Easy repositories and decorators with Laravel Repositories

Published by at 10th January 2018 12:22 pm

Creating repositories for your Laravel models, as well as creating caching decorators for them, is a useful way of not only implementing caching in your web app, but decoupling the application from a specific ORM. Unfortunately, it can involve writing a fair amount of boilerplate code.

Laravel Repositories is a set of base classes and interfaces for creating repositories and decorators in your application. It consists of:

  • A generic interface for repositories
  • A base repository that implements the interface and can be extended for your own repositories
  • A base decorator that also implements the interface and can similarly be extended

By using these, not only are you able to implement caching quickly and easily for most use cases, but you can easily extend the base classes to add additional methods for your use case. By creating new interfaces that extend the base interface, then having your repositories extend the repository and decorator, you can minimise the amount of work required to set up new repositories.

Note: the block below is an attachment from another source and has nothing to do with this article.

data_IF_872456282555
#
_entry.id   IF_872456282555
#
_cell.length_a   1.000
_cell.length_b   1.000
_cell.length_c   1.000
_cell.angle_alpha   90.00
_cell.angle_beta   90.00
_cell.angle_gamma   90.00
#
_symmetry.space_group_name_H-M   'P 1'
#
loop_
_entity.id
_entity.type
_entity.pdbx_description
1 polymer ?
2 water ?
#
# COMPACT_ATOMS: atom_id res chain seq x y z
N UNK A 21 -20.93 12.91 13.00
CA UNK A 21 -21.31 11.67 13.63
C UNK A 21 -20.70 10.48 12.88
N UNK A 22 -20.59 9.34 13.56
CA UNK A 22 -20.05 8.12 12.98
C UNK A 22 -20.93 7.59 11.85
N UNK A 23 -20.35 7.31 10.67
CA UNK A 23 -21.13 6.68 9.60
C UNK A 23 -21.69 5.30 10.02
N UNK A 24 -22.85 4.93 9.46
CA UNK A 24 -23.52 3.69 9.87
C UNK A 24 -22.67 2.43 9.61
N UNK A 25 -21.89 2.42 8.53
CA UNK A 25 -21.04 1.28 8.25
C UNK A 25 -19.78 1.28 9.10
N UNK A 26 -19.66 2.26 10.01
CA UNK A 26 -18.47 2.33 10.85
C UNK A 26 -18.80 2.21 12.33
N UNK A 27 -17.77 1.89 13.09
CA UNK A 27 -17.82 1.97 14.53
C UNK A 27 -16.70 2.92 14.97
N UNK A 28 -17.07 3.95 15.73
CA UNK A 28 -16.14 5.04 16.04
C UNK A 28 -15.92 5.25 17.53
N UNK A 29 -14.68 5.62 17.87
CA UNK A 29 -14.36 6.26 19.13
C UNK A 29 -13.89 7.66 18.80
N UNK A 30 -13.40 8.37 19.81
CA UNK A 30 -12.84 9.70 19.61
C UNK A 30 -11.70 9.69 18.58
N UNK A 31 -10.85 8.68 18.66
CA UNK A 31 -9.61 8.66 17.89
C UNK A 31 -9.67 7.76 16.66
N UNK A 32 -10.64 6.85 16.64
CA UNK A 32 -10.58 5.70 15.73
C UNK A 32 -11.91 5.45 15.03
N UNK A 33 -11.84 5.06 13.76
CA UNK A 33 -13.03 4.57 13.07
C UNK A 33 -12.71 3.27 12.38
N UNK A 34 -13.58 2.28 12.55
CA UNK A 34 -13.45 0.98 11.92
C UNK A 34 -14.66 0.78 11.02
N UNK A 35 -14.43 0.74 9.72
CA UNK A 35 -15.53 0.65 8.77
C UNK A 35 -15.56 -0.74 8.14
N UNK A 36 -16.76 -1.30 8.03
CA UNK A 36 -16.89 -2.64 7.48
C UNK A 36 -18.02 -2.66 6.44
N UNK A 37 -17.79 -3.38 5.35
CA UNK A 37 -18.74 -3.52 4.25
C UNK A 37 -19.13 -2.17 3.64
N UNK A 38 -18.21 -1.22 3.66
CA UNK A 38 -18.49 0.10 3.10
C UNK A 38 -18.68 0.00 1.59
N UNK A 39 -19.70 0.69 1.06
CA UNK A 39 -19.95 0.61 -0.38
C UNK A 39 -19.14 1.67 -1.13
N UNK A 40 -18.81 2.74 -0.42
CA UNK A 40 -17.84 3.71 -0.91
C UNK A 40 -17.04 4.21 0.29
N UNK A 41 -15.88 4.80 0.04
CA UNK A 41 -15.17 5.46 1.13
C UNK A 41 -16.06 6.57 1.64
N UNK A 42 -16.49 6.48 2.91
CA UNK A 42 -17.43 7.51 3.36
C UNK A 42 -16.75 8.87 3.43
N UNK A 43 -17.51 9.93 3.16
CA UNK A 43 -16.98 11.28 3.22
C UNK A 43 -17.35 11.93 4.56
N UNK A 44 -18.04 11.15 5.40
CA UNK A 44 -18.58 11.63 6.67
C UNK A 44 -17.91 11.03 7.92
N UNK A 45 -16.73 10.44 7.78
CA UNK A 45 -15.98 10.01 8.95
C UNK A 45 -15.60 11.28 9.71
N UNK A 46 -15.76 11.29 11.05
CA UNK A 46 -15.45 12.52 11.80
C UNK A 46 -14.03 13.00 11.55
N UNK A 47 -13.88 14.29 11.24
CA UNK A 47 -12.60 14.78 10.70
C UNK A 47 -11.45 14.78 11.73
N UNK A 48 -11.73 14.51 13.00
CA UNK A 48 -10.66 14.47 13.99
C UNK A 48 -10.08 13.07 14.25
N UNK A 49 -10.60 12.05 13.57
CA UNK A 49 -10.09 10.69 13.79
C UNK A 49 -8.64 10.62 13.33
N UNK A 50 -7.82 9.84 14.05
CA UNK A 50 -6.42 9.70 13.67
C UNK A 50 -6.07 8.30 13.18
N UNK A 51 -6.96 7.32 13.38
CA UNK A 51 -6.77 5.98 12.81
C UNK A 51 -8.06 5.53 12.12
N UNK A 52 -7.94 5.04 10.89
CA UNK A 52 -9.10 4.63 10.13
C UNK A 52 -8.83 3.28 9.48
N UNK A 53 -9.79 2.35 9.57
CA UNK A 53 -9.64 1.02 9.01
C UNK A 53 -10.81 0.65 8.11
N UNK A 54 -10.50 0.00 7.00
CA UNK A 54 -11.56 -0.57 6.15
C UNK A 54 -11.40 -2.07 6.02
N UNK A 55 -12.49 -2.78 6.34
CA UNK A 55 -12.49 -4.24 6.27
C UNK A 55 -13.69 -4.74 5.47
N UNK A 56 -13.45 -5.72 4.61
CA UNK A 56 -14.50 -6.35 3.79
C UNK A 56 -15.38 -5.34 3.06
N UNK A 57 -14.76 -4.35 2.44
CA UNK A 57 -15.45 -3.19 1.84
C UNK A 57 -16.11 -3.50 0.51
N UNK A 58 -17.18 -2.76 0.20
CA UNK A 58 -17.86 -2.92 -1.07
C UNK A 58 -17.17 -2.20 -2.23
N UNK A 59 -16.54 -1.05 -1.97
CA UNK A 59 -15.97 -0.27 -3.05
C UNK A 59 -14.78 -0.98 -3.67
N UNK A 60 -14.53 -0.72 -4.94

The main interface used is Matthewbdaly\LaravelRepositories\Repositories\Interfaces\AbstractRepositoryInterface, and your interfaces should extend this. Your decorators should extend Matthewbdaly\LaravelRepositories\Repositories\Decorators\BaseDecorator, and your repositories should extend Matthewbdaly\LaravelRepositories\Repositories\Base. Then, if you add any additional methods to your interface and ensure your repository and decorator implement that interface, it should be straightforward to type-hint the interface and get back the decorated repository, which will handle caching for you.

To be able to type-hint the repositories, you need to set them up in a service provider:

3namespace App\Providers;
5use Illuminate\Support\ServiceProvider;
7class AppServiceProvider extends ServiceProvider
9 /**
10 * Bootstrap any application services.
11 *
12 * @return void
13 */
14 public function boot()
15 {
16 //
17 }
19 /**
20 * Register any application services.
21 *
22 * @return void
23 */
24 public function register()
25 {
26 $this->app->singleton('App\Repositories\Interfaces\ExampleRepositoryInterface', function () {
27 $baseRepo = new \App\Repositories\EloquentExampleRepository(new \App\Example);
28 $cachingRepo = new \App\Repositories\Decorators\ExampleDecorator($baseRepo, $this->app['cache.store']);
29 return $cachingRepo;
30 });
31 }

Also, note that the cache backend used must be one that supports tags, such as Redis or Memcached. Data is cached using a tag derived from the model name. This also means you have to be careful when eager-loading relations, as the data will be cached under the main model's name, not that of the relation. You may want to set up separate model events to flush those tags when the related field is updated.